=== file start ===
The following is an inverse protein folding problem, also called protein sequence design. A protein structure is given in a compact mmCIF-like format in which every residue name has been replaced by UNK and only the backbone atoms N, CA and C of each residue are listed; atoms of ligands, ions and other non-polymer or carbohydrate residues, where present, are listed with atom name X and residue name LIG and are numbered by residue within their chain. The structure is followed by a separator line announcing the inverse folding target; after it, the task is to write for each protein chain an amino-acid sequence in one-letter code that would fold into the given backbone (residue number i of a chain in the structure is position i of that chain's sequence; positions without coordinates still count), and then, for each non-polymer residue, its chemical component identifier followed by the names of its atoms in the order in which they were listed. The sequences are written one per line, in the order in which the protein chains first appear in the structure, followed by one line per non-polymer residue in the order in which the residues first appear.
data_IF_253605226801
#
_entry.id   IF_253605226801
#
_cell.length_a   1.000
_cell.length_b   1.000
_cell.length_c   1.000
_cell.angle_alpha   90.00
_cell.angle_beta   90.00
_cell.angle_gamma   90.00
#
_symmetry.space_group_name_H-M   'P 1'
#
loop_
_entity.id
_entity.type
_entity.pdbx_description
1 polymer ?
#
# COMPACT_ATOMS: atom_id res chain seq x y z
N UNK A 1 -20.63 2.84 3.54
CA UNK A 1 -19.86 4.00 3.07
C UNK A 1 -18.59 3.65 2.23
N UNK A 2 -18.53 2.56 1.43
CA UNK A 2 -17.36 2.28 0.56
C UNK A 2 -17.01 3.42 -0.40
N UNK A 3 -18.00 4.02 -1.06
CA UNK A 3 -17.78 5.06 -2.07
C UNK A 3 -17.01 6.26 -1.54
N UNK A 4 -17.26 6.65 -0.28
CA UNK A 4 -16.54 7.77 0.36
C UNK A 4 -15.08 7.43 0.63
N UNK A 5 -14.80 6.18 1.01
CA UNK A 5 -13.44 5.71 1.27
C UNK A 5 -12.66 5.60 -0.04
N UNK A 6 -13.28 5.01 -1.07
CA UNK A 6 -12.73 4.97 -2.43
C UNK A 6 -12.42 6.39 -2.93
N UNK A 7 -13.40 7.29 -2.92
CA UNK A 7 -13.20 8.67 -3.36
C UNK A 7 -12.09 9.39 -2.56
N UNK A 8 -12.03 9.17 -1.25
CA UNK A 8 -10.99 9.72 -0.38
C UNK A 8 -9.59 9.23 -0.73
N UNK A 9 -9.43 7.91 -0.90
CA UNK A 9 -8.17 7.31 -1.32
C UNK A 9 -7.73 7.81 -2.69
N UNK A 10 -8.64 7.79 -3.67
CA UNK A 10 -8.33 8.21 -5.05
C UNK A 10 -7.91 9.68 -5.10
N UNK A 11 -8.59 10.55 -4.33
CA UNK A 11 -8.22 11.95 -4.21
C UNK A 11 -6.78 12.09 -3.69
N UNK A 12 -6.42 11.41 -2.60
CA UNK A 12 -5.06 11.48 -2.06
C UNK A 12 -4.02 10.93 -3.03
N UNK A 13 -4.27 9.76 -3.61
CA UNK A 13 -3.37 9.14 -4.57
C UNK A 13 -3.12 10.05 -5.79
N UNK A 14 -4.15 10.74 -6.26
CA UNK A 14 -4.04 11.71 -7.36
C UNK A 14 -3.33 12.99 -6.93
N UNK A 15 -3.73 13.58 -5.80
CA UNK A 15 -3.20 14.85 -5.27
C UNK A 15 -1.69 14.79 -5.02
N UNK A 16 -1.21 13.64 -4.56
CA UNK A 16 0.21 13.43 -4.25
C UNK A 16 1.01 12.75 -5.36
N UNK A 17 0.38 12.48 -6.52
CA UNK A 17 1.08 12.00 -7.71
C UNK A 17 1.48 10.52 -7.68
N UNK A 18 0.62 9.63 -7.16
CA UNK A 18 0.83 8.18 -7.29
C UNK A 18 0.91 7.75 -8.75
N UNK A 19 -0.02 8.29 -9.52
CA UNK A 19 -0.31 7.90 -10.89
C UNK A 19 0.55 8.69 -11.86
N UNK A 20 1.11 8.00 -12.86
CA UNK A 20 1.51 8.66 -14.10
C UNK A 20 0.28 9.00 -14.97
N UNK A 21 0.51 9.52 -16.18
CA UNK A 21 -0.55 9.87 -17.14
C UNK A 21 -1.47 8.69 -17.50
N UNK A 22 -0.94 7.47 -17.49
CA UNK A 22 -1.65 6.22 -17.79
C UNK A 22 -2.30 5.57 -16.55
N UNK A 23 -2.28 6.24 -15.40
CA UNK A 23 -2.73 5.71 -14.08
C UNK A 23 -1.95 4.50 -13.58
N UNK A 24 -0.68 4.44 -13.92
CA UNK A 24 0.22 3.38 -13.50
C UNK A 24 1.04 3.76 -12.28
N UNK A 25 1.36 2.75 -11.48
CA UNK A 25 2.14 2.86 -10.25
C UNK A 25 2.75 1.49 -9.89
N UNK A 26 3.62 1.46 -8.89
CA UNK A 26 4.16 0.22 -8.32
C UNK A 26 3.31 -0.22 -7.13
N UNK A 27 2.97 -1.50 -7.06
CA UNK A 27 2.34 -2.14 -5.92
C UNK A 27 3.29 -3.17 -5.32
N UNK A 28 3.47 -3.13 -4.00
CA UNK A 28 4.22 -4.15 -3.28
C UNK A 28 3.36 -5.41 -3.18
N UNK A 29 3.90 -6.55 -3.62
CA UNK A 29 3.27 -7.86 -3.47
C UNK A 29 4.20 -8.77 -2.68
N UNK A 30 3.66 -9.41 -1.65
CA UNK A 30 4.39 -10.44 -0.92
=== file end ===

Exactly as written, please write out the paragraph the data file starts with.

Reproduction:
The following is an inverse protein folding problem, also called protein sequence design. A protein structure is given in a compact mmCIF-like format in which every residue name has been replaced by UNK and only the backbone atoms N, CA and C of each residue are listed; atoms of ligands, ions and other non-polymer or carbohydrate residues, where present, are listed with atom name X and residue name LIG and are numbered by residue within their chain. The structure is followed by a separator line announcing the inverse folding target; after it, the task is to write for each protein chain an amino-acid sequence in one-letter code that would fold into the given backbone (residue number i of a chain in the structure is position i of that chain's sequence; positions without coordinates still count), and then, for each non-polymer residue, its chemical component identifier followed by the names of its atoms in the order in which they were listed. The sequences are written one per line, in the order in which the protein chains first appear in the structure, followed by one line per non-polymer residue in the order in which the residues first appear.